Republicans who increased debt with tax cuts now say it's a "threat to national security"

Republicans' tax cuts for the rich ballooned the national debt by $1 trillion. Now they want to slash spending

By Igor Derysh

Managing Editor

Published March 1, 2019 6:00AM (EST)

Andy Biggs; (AP/Ross D. Franklin/Andrew Harnik)
Andy Biggs; (AP/Ross D. Franklin/Andrew Harnik)

Republicans in Congress are pushing a resolution to label the rising public debt a “threat to national security” after nearly all of them voted in favor of massive tax cuts for corporations and the rich that have increased that debt.

Five Senate Republicans and 50 House Republicans have signed on as co-sponsors of the legislation in both chambers. All those senators and 37 of the House Republicans voted to approve the 2017 tax cuts that caused the U.S. to add more than $1 trillion in new debt in the last year alone, ThinkProgress reported.

The non-binding resolution says that “that deficits are unsustainable, irresponsible, and dangerous,” and that Congress is committed to “addressing the fiscal crisis faced by the United States.”

Rep. Andy Biggs, R-Ariz., who introduced the legislation in the House, claimed in a press release announcing the bill that the country “has a spending problem, not a revenue problem.”

“Congress is taking few measures to solve this problem, and it is beyond time for our colleagues in both chambers to become serious about balancing the nation’s budget and recognize this issue as a threat to our national security,” he said.

While it’s true that federal spending is up, much of the increase has gone to the military, which accounts for about 17 percent of the country’s $4 trillion annual budget, the Washington Post reported. Last year, 85 senators voted to approve one of the biggest military budgets in US history.

It is not true that revenues are up, however, because the numbers are significantly lower when adjusted for inflation, Harvard Business Review Group editorial director Justin Fox wrote at Bloomberg.

The New York Times reported that tax revenues fell by 2.7 percent or $83 billion last fiscal year as the economy grew by 3 percent. Prior to the tax cuts, when the economy saw a 2.9 percent growth rate in 2015, tax revenues grew by about 7 percent.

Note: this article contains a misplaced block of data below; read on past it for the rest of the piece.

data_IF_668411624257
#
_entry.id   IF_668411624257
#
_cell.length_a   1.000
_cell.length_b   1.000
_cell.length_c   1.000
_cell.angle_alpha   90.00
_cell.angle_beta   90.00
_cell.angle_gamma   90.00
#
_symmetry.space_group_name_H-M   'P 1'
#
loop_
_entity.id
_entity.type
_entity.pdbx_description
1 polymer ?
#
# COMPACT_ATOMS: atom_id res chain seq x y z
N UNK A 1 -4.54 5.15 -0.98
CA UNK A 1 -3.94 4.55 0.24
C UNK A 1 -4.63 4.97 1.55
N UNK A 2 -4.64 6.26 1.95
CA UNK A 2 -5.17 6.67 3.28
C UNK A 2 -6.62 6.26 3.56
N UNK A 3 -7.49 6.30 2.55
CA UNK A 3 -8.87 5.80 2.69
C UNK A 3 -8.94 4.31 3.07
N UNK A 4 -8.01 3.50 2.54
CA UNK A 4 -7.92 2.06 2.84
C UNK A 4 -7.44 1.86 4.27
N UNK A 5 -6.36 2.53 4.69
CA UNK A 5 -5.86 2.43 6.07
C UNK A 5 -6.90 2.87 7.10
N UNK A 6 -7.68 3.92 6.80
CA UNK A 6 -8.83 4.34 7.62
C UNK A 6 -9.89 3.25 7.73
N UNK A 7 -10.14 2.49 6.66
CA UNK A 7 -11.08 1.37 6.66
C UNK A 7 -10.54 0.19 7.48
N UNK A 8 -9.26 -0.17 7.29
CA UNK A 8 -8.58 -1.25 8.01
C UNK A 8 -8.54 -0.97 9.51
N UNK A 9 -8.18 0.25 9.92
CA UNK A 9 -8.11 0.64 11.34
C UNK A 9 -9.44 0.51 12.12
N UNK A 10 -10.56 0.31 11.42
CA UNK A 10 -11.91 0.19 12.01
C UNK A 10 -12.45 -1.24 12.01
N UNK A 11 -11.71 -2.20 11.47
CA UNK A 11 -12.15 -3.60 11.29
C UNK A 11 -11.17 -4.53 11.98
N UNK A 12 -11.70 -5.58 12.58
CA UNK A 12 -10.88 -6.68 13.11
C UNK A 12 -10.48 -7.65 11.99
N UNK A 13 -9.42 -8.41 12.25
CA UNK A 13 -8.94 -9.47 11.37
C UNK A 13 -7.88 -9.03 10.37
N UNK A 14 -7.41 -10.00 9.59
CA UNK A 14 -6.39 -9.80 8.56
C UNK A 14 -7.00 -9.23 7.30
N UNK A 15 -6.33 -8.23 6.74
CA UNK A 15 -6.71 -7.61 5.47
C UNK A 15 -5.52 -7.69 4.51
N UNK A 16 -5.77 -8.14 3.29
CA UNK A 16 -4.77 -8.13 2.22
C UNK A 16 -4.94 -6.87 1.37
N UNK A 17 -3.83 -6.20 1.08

Republicans repeatedly claimed the tax cuts would pay for themselves in added revenue driven by economic growth, which has not happened, as their own experts at the congressional Joint Committee on Taxation warned prior to the law’s passage.

While economic growth has been higher over the last year compared to 2017, it has fallen far short of Trump’s repeated claim that he would grow the GDP by 4 percent and even the administration’s revised goal of 3 percent, Business Insider reported.

"Based on the available data, we estimate that gross domestic product (GDP) rose a little less than 3% last year following a 2.5% increase in 2017," Federal Reserve Chairman Jerome Powell said in testimony to Congress on Tuesday.

“Most economists also don't expect Trump to capture the 3% goal in 2019 either,” Business Insider added. “The Fed projects 2019 growth to come in at 2.5%, well below the target.”

Despite mounting evidence that the 2017 tax law has failed to produce any positive revenue, while much of the increased spending has been driven by Republicans pushing more money to the military, Republicans pushing the new anti-debt resolution insist the key to solving the problem is cutting spending to better fund the military.

Sen. David Perdue, R-Ga., who introduced the resolution in the Senate, told the Washington Times that “alarm bells” should have gone off when the debt topped $22 trillion earlier this year “but bureaucrats and career politicians didn’t even blink an eye.”

“The single greatest threat to our national security is our national debt, and it’s time Washington comes to grips with that reality,” Perdue said. “Ultimately, the debt impacts our ability to fund priorities, like providing our men and women in uniform with the resources they need to protect Americans. This debt crisis will only get worse, and if we don’t act now, our country will lose the ability to do the right thing.”

By Igor Derysh

Igor Derysh is Salon's managing editor. His work has also appeared in the Los Angeles Times, Chicago Tribune, Boston Herald and Baltimore Sun.

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